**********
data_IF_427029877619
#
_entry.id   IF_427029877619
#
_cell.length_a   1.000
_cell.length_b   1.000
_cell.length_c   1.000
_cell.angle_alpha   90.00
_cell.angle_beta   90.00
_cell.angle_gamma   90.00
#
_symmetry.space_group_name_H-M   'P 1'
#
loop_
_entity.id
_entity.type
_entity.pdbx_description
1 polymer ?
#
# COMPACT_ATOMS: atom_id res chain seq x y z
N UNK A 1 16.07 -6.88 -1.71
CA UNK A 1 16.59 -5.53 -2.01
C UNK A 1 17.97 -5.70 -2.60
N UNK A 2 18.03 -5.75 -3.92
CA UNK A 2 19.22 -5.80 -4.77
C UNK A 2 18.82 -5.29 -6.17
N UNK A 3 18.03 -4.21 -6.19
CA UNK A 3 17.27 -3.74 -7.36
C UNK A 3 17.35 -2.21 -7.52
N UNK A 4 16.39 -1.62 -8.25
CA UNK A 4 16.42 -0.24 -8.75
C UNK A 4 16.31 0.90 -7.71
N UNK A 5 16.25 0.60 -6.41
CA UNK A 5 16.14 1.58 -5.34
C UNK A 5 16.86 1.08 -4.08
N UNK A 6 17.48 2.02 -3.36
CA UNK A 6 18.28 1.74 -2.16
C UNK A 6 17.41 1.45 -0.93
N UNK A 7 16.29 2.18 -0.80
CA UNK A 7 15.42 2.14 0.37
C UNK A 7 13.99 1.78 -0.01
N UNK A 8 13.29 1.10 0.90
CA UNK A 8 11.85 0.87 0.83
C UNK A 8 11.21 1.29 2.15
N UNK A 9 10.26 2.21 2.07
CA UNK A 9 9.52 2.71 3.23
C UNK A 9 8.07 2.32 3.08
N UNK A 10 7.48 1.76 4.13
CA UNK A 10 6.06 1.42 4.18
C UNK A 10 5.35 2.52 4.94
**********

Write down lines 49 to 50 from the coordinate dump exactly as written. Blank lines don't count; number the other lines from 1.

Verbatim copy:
CA UNK A 10 6.06 1.42 4.18
C UNK A 10 5.35 2.52 4.94